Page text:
When introduced to George Clooney, Dina pretended she was Lindsay's assistant. "I don't want them to know I'm her mom. It's a whole other demographic. People just go dark," she says.
Poulter refers to this friendship-style mothering as "very problematic" and believes that the child's natural development is interrupted because their best friend is their parent and not their natural peer group.
"[The] daughter grows up essentially being a motherless daughter," he said. "They don't have that mother-daughter relationship where the mother sets limits and boundaries and is a role model or mentor, showing her daughter what to do and what not to do. I see a lot of that in showbusiness."
Poulter also includes Paris Hilton and Nicole Ritchie in the same category of celebrities with parents who act more like hipster peers.
The use of their children as cash cows is another facet of this distorted parenting approach. Lynne Spears, who has been criticised for treating her daughters "like a piggy bank", made a reported $1m when she sold the rights to the story of her teen daughter Jamie Lynn's pregnancy to OK! magazine.
"Lynne knew OK! would pay the most," a source told US Weekly magazine. "It was her decision."
She will soon publish a tell-all memoir of her life with her famous daughters, Through the Storm: A Real Story of Fame and Family in a Tabloid World, that will "get into the dark period of Britney's life -- from a mother's eyes", according to Usmagazine.com. Britney is allegedly furious with her mother's plans to publish the book.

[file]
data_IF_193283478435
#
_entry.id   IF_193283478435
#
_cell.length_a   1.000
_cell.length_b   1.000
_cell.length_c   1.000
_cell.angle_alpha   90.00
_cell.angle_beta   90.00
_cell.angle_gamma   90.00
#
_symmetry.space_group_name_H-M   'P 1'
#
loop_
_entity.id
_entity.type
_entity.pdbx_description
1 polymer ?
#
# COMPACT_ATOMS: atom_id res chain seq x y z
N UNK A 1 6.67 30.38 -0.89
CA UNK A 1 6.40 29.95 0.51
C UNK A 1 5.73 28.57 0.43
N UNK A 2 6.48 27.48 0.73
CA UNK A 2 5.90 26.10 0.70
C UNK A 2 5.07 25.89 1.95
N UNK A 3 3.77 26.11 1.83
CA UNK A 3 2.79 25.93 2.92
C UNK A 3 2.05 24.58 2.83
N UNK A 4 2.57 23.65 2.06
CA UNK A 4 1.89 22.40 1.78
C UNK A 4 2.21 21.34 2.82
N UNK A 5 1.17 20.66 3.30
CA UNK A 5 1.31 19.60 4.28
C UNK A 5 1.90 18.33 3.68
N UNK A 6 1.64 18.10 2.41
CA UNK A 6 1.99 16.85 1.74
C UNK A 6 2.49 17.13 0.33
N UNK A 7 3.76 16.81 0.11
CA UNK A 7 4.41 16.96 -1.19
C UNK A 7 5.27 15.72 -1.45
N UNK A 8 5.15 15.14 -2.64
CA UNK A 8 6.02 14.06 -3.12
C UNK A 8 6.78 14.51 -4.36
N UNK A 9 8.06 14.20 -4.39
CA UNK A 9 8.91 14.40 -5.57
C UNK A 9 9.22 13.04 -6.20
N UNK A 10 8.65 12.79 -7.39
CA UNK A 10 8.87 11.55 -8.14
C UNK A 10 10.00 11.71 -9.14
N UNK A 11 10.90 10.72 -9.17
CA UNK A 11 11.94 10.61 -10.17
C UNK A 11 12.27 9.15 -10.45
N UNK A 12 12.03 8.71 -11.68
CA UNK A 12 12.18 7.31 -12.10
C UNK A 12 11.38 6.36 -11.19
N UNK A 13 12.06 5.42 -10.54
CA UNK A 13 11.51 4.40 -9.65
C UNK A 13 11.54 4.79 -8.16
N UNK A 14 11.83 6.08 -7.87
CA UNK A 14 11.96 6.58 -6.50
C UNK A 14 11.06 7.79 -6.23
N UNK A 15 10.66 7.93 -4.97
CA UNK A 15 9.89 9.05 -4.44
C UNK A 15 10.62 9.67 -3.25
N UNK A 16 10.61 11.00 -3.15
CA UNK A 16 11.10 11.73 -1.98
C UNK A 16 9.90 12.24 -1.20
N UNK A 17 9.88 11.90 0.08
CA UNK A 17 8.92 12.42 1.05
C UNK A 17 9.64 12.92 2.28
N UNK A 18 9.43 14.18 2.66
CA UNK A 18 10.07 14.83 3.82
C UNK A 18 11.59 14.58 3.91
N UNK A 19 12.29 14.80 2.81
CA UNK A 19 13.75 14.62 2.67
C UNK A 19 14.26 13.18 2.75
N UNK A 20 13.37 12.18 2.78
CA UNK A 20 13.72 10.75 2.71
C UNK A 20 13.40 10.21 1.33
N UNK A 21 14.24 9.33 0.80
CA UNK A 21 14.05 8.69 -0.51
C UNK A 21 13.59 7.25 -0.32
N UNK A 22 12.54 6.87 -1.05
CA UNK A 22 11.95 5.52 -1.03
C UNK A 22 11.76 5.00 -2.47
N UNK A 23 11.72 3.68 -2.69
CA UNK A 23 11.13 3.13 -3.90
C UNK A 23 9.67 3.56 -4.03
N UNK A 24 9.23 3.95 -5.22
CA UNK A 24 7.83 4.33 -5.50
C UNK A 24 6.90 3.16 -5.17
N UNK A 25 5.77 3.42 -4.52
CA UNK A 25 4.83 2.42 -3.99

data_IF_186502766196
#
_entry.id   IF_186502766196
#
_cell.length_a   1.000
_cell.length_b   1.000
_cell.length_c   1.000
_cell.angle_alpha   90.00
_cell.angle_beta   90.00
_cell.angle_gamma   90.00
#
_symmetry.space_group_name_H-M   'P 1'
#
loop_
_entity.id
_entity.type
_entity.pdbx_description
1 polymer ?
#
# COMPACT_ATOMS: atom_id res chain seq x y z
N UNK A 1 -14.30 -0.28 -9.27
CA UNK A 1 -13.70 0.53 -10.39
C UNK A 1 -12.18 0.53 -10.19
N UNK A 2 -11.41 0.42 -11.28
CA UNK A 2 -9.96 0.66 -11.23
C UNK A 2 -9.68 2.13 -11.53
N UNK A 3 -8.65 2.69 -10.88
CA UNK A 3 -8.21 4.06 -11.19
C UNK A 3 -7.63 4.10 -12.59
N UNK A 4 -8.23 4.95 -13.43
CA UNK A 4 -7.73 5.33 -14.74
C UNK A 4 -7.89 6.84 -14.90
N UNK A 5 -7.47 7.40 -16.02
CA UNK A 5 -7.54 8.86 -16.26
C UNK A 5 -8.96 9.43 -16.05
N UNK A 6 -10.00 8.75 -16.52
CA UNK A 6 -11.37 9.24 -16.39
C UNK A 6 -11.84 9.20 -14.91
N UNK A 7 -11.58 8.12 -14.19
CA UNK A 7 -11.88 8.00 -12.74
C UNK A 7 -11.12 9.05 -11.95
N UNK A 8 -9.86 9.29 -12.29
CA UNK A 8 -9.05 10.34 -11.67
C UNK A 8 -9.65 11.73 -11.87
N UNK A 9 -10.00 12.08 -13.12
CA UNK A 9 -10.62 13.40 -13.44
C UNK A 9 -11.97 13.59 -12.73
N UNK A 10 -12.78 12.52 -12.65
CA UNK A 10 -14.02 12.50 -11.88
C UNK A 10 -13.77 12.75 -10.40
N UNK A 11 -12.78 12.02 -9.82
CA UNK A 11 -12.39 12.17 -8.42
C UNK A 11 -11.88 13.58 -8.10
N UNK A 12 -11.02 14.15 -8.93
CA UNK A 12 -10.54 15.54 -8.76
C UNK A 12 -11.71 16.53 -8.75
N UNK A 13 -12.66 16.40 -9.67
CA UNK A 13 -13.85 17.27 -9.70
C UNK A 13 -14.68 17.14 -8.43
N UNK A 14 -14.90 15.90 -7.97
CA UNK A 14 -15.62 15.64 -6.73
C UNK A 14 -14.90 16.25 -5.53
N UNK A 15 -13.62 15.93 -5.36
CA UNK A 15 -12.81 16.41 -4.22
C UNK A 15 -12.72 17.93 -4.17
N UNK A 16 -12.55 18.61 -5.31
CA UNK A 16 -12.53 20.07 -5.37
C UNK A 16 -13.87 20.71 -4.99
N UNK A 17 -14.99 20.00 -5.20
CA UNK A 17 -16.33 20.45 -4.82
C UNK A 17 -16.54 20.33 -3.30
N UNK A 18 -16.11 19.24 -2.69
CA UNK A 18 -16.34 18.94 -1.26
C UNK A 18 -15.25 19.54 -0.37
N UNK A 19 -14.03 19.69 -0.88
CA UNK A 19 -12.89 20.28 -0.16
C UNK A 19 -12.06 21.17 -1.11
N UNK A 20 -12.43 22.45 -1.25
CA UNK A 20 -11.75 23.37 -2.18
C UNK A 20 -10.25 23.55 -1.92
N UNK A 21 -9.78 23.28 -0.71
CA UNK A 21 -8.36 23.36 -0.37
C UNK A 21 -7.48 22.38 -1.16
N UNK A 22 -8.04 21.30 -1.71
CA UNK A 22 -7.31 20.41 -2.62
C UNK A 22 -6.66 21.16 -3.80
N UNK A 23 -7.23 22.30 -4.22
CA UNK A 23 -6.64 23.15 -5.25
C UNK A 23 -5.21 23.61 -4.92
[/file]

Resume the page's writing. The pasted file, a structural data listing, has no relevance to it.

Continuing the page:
The 52-year old former school teacher reportedly ensured from the start of Britney's career -- which began when she was a fresh faced 13-year-old on The New Mickey Mouse Club TV show -- that she would receive a percentage of her daughter's showbiz earnings.
"Lynne got all her money through those girls and loved it when it started rolling in," a source told US Weekly. "She's the only one with a Land Rover in Kentwood" (in the southern state of Louisiana).
But friends of the young Jamie Lynn Spears -- who until her shock pregnancy announcement had been one of the most celebrated 'tween' stars in America -- say the 17-year-old was a reluctant celebrity. "Jamie wanted something different for her life, and her mom put her in situations she didn't want to be in," said Alexa Nikolas, Spears' Zoey 101 co-star.
Having feasted on the career of Lindsay since she first entered showbusiness at the tender age of three, Dina Lohan has now set her sights on the singing talents of Ali, who recently recorded a new album in Las Vegas.
An aspiring dancer who attended ballet school but "was everyone's understudy", Dina Lohan's near frenzied desire for her daughter to achieve fame is indicative of unfulfilled ambition, according to Dr Poulter.
"The mother is living vicariously through the daughter. It's almost as if the mother is going into acting and her dreams are being realised and developed," he said.
Addicted to the limelight while embroiled in a love-hate relationship with the media, the 'momagers' seem unaware of the damage wrought on their kids -- and appear hell-bent on repeating the carnage with their younger offspring.
For Dina Lohan, promoting her daughters' stardom is not about her but about helping her children go after the "American dream".
"We're just so misunderstood," says Dina. "My sons are in sports; my daughters want to be actors. I was in the business, and I'm going to help them. You don't like that?" she says.
"I'm living the American dream and you can go...."